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Impact of immunosuppressive drugs in the therapeutic efficacy of autoimmune skin diseases

Aditya Jillella, Sameer Uz Zaman, Vishnu Priya Banothu.

Background: Autoimmune skin diseases such as pemphigus vulgaris and psoriasis and systemic sclerosis require long-term treatment. Immunosuppressive drug therapy is a gold standard treatment choice in the management of autoimmune skin disease.

Aim and Objective: The aim of the study was to assess the efficacy of immunosuppressive drugs in the management of chronic skin diseases.

Materials and Methods: A total of 120 cases of both genders (75 males and 45 females), above 18 years and newly started with immunosuppressant drugs for psoriasis (methotrexate therapy-weekly once), Pemphigus Vulgaris and Systemic Sclerosis (pulse therapy monthly once) were recruited. The clinical response of drugs was assessed by psoriasis area severity index score (PASI), modified Rodnan Skin Score (MRSS), and Pemphigus Area and Activity Score (PAAS).

Results: The PAAS score, PASI score, and MRSS scores were significantly decreased from the beginning to the end of the 6th month and the difference was statistically significant (P < 0.005). Nausea/ vomiting were the common adverse effects in all groups followed by gastritis and weight gain.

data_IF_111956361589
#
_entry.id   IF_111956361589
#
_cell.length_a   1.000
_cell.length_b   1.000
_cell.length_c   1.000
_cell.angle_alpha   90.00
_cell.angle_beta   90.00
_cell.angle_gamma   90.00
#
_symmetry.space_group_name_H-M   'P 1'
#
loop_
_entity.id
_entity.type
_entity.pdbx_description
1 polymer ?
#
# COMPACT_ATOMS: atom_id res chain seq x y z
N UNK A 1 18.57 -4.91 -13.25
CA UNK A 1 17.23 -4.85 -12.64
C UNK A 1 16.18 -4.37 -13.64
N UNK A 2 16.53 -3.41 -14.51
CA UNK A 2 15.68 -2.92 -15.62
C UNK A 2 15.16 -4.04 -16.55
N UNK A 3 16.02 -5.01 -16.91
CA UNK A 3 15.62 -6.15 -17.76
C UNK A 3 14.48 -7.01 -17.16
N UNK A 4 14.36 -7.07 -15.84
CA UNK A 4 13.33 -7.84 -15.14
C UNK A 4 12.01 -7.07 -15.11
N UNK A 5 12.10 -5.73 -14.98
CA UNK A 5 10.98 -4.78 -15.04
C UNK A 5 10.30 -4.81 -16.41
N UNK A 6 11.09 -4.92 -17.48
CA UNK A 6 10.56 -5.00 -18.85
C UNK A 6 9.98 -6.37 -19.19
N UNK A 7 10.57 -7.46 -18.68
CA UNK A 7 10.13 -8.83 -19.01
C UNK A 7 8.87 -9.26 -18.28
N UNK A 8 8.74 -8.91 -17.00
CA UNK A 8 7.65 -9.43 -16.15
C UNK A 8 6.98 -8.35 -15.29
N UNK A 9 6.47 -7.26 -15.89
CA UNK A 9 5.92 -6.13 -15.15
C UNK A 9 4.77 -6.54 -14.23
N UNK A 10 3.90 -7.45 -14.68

Conclusion: The usage of immunosuppressant drugs such as methotrexate in the management of psoriasis and dexamethasone-cyclophosphamide therapy in the management of pemphigus vulgaris and systemic sclerosis is effective and did not show any major adverse effects.

Key words: Methotrexate Drug Therapy; Dexamethasone-cyclophosphamide Pulse Therapy; Autoimmune Skin Diseases

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